During the trip home the engine started to produce puffs of blue smoke and developed what sounded like a rod bearing rattle. I expected my dealer would give me all sorts of flack and accuse me of abusing the engine. To my surprise they told me I should be "driving it harder", seems I babied it too much. So at 22,686 miles they replaced pistons # 1, 5 and 7, rings, valve seals, oil pump and rod bearings. Their story centred around the rings being some special extra hard steel that weren't breaking in properly. Looking back on it, I suspect the real problem was an oil pump failure and the dealer shifted the blame to avoid any chance of me badmouthing them to fellow students around the University. Since all the work was covered by the 5 year/50,000 mile warranty, I didn't ask too many questions.

Driving it Harder

Later in the summer of 1971 we moved to Mississauga, what used to be a small town west of Toronto. The Beast made many memorable trips down 401 highway to Kingston and then up to Ottawa. I recall one trip from Ottawa to Mississauga, it was after midnight and I was "driving harder", in fact I cut nearly and hour off the normal 4 hour trip. At Toronto on the Gardener Expressway I slowed to the 60 mph speed limit and within minutes I was pulled over and handed a, 10 over the limit, $30 ticket. Seems over the weekend they lowered the speed limit to 50 mph. I thought it was pretty funny and was tempted to tell the officer I was 3 hours out of Ottawa - probably not a good plan.

In September 1974 we moved to Calgary, Susan and Laurie, our brand new daughter, flew to Calgary while I drove the Beast loaded with plants, the dog and a trunk filled with who knows what. After the Beast was loaded, the nose stuck up in the air so I had some rear air shocks installed and pumped them up to get my headlights back on the road. It took about 26 hours to drive the 1,978 miles (3183 km) at an average speed of 76 mph (122 km/hr). Looking at my gas logs, the 440 burned 125 gallons of gas, averaged 15.8 mpg, for a trip fuel cost of $84.85. (or using US gallons, that is 150 gallons at 13.8 mpg). Using today's prices, in Canada of $3.04/gal (0.669/litre), the cost would now be about $380, quite a difference.

In those days the police were few and far between on the highways and they didn't have air patrols or radar. Try those speeds today and the law will be on you like "white on rice", driving was a lot more fun then.

Captain Crunch Towing Service

In 1975 after a complete tune-up and carburettor rebuild, Susan was driving the car when it quit in the middle of the road and refused to start. I called the garage and told them to pick the car up and to get it fixed right this time. Well the tow truck driver raised the car from the rear and neglected to strap the steering wheel. You got it - his first left turn took out the passenger door on a power pole. His insurance covered the repairs, but I, like a dummy, used the bodyshop he suggested. Please gentle reader, never use a bodyshop as suggested by the dude paying the bill. They didn't "fix" anything beyond put a skin on the door, crimped instead of spot welded so the skin moved around and the door was left with a slight banana shape.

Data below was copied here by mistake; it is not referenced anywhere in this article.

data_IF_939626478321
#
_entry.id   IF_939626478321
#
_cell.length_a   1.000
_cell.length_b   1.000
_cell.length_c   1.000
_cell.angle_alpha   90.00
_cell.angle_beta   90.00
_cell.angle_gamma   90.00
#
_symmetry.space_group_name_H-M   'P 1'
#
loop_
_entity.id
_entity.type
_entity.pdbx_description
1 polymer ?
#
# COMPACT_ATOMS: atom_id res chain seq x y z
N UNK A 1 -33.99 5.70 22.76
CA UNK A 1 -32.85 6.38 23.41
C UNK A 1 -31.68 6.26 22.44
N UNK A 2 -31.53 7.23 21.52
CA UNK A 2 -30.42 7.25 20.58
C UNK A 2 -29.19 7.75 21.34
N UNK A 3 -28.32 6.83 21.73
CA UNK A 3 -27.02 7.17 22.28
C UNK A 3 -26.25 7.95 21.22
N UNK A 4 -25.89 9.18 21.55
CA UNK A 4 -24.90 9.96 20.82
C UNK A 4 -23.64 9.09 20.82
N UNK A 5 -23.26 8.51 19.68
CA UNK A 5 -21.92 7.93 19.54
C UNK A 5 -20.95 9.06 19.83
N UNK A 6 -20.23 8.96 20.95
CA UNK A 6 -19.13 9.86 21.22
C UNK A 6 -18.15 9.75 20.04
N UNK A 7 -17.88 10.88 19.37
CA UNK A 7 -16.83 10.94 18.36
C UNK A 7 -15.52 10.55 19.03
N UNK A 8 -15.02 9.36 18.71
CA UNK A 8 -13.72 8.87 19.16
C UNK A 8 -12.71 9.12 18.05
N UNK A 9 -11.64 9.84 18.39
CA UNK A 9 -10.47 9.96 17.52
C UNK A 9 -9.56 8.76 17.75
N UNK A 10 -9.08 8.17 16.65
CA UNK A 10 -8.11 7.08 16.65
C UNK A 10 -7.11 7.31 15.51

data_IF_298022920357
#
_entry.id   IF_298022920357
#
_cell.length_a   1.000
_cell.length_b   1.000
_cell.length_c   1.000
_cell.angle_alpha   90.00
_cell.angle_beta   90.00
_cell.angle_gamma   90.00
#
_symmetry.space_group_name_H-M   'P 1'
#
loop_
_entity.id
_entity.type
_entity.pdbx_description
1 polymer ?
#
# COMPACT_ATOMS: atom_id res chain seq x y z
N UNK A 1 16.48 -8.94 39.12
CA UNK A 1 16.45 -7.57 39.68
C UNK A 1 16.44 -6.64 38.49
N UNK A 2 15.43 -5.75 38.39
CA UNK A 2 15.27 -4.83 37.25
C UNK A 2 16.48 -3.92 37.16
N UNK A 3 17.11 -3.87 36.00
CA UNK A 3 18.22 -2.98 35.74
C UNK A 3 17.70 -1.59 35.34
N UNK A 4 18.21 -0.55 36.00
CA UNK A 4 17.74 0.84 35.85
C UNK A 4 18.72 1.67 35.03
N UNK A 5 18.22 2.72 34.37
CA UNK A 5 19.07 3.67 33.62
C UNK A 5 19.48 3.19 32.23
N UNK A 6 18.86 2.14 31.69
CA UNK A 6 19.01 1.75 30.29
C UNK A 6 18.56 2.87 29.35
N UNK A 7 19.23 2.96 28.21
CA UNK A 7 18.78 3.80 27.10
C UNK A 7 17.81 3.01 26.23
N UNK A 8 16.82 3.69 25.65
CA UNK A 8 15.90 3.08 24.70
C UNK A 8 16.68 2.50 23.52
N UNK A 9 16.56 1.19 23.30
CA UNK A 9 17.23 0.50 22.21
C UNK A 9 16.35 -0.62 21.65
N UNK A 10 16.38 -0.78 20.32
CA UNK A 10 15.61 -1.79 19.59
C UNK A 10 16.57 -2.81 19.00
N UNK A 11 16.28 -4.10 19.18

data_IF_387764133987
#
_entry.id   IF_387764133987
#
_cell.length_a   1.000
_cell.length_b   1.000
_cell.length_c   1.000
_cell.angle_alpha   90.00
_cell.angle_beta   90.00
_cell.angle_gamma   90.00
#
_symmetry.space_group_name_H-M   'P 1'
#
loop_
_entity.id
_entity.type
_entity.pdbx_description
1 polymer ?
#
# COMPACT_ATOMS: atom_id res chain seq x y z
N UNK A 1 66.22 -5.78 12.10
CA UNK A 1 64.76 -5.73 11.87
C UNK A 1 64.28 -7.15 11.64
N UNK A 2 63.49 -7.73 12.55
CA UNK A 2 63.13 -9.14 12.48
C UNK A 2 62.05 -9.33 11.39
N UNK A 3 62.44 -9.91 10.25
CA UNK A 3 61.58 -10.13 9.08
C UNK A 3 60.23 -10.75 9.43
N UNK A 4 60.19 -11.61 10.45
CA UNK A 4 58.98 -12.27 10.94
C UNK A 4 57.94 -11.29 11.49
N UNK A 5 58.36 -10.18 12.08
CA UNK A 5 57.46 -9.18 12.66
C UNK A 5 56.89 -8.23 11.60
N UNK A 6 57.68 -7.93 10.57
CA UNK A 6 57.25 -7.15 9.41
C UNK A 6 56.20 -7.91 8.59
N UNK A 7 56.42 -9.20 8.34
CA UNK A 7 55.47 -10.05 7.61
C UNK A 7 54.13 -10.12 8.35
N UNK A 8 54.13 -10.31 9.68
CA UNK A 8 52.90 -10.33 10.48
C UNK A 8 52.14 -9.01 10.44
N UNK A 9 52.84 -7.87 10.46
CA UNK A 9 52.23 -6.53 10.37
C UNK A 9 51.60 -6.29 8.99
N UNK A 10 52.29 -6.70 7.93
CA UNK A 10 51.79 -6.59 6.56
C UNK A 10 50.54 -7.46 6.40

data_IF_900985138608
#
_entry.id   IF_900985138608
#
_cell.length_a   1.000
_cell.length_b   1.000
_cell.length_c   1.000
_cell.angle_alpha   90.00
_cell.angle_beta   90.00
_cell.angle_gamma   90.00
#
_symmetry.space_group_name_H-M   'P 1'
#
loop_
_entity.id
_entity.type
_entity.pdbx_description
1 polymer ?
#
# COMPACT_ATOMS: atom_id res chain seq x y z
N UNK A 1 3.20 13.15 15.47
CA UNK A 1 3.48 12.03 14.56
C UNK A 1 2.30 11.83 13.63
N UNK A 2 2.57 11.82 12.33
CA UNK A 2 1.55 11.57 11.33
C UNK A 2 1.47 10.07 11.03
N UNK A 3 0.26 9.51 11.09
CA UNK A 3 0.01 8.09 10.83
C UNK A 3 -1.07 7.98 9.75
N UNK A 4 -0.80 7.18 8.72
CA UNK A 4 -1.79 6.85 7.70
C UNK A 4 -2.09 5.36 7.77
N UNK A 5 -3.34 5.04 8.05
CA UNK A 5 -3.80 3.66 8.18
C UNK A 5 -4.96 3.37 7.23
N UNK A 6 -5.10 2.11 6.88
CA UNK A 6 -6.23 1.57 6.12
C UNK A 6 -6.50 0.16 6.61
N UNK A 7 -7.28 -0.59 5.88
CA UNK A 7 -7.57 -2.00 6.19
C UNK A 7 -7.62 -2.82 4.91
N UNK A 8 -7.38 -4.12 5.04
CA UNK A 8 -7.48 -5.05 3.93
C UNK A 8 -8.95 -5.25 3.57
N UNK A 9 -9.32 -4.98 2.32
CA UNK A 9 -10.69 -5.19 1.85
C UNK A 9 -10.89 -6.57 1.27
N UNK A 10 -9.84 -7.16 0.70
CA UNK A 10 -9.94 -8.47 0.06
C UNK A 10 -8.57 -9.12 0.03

Constable Crunch

January 1976 Susan had just parked the car at a shopping mall, it was very cold and the parking lot was covered with polished ice. She happened to be downhill from a police cruiser which had stopped by the curb, then slowly slid sideways across the icy parking lot and crunched the driver side quarter panel on the Beast. The circumstances were a bit comical, the accident was around about Jan 10th and Susan delivered our son Mark on Jan 15th. You can imagine the reaction of the police when they saw her condition, a supervisor arrived with lights flashing and the paperwork was done in record time. Guess they weren't into parking lot childbirth. The City of Calgary paid to have the quarter panel repaired, another crappie repair job even though they had to spring for a complete paint job to match the colour. This time I selected the bodyshop, but quickly discovered - finding a good body shop is a lot easier said than done. In 1978 I got a company car and I bought a 1978 International Scout 4x4 for hunting and fishing. Since we now had three vehicles and only two drivers, the Beast was parked in the back yard.

Bondo Man

In 1980, my secretary was engaged to a fellow from Jamaica who considered himself to be the worlds greatest body man, I foolishly let him start working on the Beast. After a month or so I paid him a visit, he was surface welding sheet metal right over the rust and he was doing it with coat hanger wire. Parts he had finished were buried under almost a half-inch of bondo. After much yelling and cursing the Beast was back in my backyard minus all the side chrome and the rear valance. All the trim had also mysteriously disappeared.

Out to Pasture

I couldn't bear to part with it and I couldn't afford to restore it, so it sat. After two crappie repair jobs I was also afraid to trust it with anyone I didn't know. By now I was convinced the only way to restore the Beast is to try to do it myself. Unfortunately the project turned into a "round to it" task that never seemed to get even close to the top of the list.